A new report has revealed that comparison services continue to play a major role in how consumers select their private health insurance policies.
The fifth annual report from the Private Health Insurance Intermediaries Association (PHIIA) revealed that comparison services accounted for the sale of almost one quarter of the sector's policies, which in the last financial year totalled 834,000.
The results were pooled by hospital tier, customer type and age from PHIIA members, including iSelect, Compare the Market, Health Insurance Comparison and The ItsMy Group.
The association said that while a record 11.2 per cent of enquiries were converted into sales the number of leads fell due to economic uncertainty and a deferred round of premium increases.
The respondents reported helping 1.7 million consumers, down almost 20 per cent from the previous survey, but sales fell only by four per cent due to the higher conversion rate.
Of these sales, 29 per cent were to new market entrants, with 64 per cent under the age of 40. Overall sales in the 30-54 age bracket increased and represented 49 per cent of all business.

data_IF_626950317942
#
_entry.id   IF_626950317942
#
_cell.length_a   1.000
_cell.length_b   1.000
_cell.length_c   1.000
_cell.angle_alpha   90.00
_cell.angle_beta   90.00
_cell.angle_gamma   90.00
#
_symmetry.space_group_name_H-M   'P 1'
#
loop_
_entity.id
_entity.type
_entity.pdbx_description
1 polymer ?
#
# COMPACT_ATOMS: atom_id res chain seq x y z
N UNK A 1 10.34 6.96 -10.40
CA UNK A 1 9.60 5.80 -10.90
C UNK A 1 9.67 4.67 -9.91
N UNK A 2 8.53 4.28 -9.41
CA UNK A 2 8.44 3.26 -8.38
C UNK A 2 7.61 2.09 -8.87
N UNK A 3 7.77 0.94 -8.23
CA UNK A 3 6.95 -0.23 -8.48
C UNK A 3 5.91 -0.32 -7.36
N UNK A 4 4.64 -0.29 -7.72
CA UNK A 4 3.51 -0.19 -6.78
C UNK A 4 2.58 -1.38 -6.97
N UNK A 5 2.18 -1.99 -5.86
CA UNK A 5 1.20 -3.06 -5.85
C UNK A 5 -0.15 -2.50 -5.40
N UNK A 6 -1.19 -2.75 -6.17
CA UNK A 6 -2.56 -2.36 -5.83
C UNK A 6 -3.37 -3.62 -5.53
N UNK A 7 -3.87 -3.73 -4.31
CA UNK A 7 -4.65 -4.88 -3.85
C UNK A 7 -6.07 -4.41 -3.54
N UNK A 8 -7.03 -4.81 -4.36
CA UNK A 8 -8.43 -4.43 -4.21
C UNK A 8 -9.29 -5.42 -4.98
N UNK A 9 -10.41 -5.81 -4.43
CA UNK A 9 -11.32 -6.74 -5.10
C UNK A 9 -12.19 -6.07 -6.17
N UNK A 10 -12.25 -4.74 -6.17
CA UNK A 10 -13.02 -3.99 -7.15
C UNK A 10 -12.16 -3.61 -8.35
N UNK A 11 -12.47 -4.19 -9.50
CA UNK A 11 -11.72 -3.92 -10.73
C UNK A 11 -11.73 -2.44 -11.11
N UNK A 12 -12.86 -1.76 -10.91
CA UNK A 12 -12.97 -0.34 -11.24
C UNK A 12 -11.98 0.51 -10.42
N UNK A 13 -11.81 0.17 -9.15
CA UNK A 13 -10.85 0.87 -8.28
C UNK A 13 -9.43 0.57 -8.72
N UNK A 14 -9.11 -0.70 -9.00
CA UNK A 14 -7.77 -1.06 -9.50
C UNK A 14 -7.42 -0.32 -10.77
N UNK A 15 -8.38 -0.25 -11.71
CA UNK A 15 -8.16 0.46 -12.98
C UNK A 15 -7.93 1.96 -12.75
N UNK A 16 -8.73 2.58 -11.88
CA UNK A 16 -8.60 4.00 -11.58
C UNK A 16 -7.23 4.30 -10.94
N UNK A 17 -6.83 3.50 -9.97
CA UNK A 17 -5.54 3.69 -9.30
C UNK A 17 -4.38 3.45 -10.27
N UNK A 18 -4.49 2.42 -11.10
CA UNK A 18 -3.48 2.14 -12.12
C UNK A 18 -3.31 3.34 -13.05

"It's pleasing to note our members have bucked a trend of several years with us seeing increased sales to younger and mid-aged consumers and who represent a larger proportion of total sales," said PHIIA CEO Christopher Zinn.
New to market customers were most likely to choose bronze plus policies, with this product tier making up one-third of all sales.
Among those switching their cover, one-third were for silver plus products. PHIIA said this suggests consumers continue to downsize from gold-level policies in 2021-22.
Sales of gold policies overall dropped by more than 30 per cent to account for just 5.8 per cent of policies sold. However, there was significant uptake of gold policies in younger brackets, with over a quarter of all gold tiers sold to those aged 29 and under.
"We believe that as in 2021, the purchase of Gold tier products by younger cohorts is again most likely largely driven by the need for these people to have access to psychiatric service," said PHIIA chair Gerald Brown.
The average Gross Annual Premium (GAP) for combined hospital and extras cover was $3,976 (up 1.9 per cent), while hospital-only policies were $2,980 (up 3.4 per cent). Extras only cover increased 1.8 per cent to $1,082.
"In what may be a strategy to cope with cost pressures, consumers are opting out or reducing the level of extras cover in combined policies to make hospital cover more affordable in a period of high inflation," said Mr Zinn.